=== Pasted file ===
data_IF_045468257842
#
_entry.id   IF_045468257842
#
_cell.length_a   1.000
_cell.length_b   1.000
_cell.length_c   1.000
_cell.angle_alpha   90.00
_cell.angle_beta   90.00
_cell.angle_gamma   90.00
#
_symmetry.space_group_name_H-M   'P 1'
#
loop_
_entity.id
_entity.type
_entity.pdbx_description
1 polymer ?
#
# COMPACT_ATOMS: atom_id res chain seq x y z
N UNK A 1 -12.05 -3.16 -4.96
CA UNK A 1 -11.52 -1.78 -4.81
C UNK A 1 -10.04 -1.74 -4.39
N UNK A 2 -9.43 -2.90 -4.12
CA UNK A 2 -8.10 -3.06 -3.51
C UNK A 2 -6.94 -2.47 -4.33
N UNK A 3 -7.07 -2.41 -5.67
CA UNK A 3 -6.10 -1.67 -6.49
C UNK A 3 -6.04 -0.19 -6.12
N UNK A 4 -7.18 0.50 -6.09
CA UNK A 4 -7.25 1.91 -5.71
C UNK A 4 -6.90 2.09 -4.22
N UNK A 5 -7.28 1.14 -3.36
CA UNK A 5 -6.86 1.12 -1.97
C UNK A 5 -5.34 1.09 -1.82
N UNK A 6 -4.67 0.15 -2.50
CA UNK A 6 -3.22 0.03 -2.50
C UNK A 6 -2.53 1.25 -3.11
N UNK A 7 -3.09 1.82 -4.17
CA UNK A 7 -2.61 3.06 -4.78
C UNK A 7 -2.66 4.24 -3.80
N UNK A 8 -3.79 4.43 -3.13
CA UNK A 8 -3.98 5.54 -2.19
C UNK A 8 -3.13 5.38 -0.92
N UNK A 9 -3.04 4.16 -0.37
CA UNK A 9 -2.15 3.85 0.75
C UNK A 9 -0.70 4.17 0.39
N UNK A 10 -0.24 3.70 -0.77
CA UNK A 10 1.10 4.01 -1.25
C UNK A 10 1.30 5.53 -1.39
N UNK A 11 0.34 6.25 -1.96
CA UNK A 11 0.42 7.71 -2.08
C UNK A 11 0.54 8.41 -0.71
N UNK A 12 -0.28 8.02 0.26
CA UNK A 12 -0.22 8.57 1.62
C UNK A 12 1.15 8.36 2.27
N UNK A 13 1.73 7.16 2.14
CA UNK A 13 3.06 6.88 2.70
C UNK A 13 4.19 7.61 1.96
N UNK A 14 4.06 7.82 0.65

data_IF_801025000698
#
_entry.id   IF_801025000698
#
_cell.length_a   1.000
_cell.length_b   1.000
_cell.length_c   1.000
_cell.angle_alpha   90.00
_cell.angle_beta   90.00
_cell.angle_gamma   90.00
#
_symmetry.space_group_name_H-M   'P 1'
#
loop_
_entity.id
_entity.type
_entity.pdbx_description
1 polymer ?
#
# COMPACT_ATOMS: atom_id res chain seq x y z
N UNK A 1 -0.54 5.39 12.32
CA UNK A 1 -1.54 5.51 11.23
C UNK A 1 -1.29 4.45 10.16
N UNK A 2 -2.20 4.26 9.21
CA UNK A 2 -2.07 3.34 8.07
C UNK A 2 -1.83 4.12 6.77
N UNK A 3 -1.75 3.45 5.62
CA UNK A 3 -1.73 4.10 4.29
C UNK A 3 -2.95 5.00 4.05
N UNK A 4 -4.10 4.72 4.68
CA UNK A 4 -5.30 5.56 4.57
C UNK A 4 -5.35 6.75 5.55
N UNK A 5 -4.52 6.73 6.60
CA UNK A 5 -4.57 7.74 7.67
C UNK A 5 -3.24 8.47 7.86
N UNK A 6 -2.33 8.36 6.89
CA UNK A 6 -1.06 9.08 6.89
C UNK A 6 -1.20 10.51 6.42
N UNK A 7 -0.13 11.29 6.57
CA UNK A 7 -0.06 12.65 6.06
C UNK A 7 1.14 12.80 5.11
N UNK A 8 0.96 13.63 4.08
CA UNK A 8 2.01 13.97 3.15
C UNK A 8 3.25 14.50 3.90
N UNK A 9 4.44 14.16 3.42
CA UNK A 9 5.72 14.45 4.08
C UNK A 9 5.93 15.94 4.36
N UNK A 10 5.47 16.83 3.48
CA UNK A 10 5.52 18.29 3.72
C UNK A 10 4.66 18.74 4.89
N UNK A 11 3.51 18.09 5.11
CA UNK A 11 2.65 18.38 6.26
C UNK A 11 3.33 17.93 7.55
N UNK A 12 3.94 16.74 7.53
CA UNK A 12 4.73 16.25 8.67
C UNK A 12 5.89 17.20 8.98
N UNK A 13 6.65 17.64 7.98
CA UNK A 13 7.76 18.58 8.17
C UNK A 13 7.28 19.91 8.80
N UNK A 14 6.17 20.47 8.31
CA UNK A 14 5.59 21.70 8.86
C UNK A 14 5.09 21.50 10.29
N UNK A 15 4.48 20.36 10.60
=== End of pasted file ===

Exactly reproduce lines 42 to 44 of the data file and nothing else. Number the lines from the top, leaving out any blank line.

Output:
N UNK A 8 -3.79 4.43 -3.13
CA UNK A 8 -3.98 5.54 -2.19
C UNK A 8 -3.13 5.38 -0.92